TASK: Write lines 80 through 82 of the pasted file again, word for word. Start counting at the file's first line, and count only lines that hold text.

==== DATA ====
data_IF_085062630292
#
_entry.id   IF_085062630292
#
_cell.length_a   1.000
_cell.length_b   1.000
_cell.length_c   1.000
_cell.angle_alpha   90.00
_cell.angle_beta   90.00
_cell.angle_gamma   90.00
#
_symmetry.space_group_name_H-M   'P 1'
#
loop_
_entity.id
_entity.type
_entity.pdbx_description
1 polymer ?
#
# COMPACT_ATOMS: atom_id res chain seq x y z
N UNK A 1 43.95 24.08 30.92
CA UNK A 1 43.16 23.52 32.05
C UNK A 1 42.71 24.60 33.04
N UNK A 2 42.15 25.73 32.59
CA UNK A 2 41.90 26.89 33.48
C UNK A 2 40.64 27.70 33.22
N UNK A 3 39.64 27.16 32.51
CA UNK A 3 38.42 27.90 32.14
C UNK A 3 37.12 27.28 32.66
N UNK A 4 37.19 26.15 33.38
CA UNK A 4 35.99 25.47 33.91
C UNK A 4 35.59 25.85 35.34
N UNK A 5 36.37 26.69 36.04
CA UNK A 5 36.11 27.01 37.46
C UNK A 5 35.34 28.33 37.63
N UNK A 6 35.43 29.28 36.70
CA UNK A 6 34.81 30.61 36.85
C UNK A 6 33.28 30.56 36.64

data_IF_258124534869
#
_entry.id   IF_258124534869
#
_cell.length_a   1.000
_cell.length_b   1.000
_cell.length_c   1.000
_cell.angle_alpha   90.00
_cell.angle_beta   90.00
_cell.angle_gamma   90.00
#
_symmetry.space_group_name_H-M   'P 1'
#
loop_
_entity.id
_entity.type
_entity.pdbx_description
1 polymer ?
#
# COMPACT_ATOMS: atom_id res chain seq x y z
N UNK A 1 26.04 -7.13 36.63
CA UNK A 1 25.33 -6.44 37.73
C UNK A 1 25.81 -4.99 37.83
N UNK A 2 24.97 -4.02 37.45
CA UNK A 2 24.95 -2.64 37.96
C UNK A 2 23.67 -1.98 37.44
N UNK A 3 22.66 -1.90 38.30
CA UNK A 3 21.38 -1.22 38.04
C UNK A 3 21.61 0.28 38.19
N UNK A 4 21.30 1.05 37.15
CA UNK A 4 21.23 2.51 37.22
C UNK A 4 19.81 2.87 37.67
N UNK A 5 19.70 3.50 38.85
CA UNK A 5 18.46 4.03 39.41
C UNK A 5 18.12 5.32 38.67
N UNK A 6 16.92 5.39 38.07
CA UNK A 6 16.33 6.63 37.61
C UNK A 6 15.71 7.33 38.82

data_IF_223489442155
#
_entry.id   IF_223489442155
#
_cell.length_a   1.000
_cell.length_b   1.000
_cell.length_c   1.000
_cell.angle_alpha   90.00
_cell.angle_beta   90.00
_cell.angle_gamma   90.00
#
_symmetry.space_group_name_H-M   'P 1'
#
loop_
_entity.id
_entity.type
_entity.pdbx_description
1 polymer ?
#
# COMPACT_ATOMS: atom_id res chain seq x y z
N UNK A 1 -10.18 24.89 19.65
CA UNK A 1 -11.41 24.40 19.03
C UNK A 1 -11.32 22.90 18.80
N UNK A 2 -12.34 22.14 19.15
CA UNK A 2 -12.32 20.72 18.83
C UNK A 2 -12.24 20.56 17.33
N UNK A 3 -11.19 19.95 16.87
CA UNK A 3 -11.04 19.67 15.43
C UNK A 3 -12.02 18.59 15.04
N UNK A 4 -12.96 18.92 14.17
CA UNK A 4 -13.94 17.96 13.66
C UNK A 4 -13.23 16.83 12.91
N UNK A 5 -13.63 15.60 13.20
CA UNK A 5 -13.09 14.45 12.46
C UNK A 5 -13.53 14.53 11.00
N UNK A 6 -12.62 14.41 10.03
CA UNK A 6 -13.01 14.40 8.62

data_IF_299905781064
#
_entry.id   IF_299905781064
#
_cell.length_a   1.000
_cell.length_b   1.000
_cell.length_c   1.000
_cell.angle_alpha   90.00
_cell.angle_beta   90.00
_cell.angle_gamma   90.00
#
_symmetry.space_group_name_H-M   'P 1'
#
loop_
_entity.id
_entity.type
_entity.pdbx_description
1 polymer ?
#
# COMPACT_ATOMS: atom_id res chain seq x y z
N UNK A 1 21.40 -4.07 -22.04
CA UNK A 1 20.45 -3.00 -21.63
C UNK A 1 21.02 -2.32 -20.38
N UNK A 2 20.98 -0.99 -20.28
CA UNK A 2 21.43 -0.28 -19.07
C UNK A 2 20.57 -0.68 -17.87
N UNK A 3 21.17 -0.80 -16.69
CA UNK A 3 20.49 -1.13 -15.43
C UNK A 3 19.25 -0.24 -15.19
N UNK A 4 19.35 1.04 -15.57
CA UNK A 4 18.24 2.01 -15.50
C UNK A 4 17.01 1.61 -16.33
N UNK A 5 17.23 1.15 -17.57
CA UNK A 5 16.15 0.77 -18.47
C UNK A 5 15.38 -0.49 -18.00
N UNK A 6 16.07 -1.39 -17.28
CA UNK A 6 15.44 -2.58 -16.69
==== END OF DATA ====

#
_cell.length_a   1.000
_cell.length_b   1.000